major depression

(redirected from clinical depression)
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Related to clinical depression: bipolar disorder, manic depression

major depression

[′mā·jər di′presh·ən]
(psychology)
A type of affective disorder characterized by major episodes of depression without intervening manic episodes.
References in periodicals archive ?
She told Yours magazine: "Overcoming clinical depression is the hardest thing I've ever had to do.
It's not considered a treatment for temporary low mood, however; rather clinical depression diagnosed by a GP or psychiatrist, and mainly for people who've had at least two courses of antidepressants (NICE recommends patients are offered treatment such as CBT and/or antidepressants first).
Tracking the teenagers for three years, the team found that those in Group 4 were on average seven times more likely than those in Group 1, and two to three times more likely than in the other two groups, to develop clinical depression.
I would never try to give medical advice as I am no doctor, but I am an expert at living with severe clinical depression and if sharing my own stories helps then I see that as my role in life.
The National MS Society reports that Depression in its various forms is common during the course of multiple sclerosis, and clinical Depression is more frequent among people with MS than it is in the general population or in persons with other chronic, disabling conditions.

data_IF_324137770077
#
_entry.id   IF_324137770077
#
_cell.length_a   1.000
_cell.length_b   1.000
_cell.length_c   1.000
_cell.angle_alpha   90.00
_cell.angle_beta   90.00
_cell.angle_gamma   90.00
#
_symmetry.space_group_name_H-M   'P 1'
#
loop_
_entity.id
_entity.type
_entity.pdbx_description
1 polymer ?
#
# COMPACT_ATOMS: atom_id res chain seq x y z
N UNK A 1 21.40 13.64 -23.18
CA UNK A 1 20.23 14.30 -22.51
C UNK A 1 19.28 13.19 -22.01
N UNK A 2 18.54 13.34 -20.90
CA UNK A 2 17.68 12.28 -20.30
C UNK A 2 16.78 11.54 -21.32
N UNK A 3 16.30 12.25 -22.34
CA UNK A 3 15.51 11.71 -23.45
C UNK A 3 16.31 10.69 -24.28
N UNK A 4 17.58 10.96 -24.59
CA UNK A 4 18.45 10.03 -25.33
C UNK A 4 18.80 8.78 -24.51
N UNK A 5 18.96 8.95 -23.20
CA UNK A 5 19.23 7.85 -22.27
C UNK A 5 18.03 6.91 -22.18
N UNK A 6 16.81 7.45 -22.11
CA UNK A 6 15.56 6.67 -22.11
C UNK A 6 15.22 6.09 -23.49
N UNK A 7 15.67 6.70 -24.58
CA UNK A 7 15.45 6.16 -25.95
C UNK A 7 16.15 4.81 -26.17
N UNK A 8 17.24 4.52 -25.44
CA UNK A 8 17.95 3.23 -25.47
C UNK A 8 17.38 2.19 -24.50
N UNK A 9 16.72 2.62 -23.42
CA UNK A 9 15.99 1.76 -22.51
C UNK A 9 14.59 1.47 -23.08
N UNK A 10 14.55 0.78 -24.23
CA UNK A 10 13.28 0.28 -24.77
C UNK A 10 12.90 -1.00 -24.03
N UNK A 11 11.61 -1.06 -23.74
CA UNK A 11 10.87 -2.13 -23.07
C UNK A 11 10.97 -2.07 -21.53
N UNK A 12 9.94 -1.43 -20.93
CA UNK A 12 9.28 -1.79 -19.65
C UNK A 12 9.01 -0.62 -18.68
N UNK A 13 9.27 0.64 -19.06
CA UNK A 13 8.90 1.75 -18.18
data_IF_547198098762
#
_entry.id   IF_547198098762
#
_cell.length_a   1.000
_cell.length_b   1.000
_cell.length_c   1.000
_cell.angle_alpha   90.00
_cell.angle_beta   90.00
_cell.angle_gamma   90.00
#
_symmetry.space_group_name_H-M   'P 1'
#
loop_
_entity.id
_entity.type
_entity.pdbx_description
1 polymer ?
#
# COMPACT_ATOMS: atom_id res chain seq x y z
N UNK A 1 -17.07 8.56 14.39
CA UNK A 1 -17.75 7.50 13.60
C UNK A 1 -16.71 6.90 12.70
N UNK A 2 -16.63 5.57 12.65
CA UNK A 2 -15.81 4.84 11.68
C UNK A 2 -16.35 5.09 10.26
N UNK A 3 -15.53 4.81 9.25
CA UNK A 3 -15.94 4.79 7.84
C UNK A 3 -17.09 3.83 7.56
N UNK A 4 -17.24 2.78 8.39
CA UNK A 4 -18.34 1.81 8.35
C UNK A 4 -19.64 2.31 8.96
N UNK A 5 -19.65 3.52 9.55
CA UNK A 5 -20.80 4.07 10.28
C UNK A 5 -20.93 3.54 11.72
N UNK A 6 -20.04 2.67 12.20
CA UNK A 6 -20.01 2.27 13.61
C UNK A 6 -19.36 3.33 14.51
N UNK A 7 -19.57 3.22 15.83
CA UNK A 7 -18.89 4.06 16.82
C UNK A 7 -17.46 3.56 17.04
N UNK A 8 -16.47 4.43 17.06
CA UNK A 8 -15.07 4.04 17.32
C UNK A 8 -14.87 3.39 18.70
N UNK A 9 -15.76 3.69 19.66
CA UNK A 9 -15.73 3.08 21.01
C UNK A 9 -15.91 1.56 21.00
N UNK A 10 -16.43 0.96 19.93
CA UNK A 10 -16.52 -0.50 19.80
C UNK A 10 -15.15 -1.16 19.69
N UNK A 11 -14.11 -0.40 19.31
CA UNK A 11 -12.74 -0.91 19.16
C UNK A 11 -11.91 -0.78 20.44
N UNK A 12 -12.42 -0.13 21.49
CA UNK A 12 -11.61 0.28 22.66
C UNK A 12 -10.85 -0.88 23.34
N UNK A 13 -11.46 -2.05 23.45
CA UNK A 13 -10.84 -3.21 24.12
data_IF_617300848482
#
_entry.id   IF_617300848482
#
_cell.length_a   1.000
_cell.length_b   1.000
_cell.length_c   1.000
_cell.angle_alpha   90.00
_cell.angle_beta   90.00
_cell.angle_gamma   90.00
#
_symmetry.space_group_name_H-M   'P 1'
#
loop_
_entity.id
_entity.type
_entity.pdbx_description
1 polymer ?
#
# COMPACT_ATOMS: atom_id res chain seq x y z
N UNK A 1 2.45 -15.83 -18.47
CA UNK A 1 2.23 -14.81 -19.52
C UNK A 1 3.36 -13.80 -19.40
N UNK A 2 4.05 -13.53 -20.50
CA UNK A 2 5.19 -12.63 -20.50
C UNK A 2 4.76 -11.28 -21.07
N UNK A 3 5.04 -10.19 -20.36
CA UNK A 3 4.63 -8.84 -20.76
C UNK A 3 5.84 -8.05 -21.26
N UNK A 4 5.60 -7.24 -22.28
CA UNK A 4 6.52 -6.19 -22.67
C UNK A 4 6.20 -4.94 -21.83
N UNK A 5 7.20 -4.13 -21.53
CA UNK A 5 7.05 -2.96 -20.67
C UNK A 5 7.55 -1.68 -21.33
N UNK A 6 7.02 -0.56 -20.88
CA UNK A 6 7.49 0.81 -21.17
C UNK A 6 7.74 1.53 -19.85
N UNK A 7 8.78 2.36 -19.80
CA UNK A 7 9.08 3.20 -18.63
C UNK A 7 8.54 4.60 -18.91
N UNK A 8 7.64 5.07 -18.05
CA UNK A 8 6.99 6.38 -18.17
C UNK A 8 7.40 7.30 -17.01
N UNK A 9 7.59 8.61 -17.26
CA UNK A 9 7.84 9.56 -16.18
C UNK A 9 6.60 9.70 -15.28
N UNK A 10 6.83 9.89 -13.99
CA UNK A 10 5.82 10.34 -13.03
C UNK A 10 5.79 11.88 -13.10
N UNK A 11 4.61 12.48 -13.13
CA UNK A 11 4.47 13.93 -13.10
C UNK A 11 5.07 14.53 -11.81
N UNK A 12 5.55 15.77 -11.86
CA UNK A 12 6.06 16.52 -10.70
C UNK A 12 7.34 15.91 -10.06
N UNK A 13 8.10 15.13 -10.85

He told Gulf News that mental illnesses, especially clinical depression cases, were on the rise.
I was fortunate when I came out of Shelton Hospital that I was accepted back into the community and I even ran a youth club at Ruyton XI for two years, quite an ordeal after clinical depression.
Let's not confuse clinical depression with the inability of some ministers to honour their calling to word and sacrament by trying to meet all the expectations of those among whom they serve.
Patients with chronic obstructive pulmonary disease (COPD) appear to have a significantly higher risk of clinical depression than healthy individuals and patients with another common chronic condition, diabetes, acording to a study reported in the January issue of Chest.
Brampton, a noted journalist, magazine editor (Elle) and novelist, has suffered from clinical depression for most of her life.
Only 49 patients (5%) who were taking antidepressant medication for clinical depression at the time of the surgery met the study's definition of having depression.
A "down" time is one thing, real clinical depression is a chemical brain imbalance which needs tobe treated as surely as diabetes necessitates medical care.

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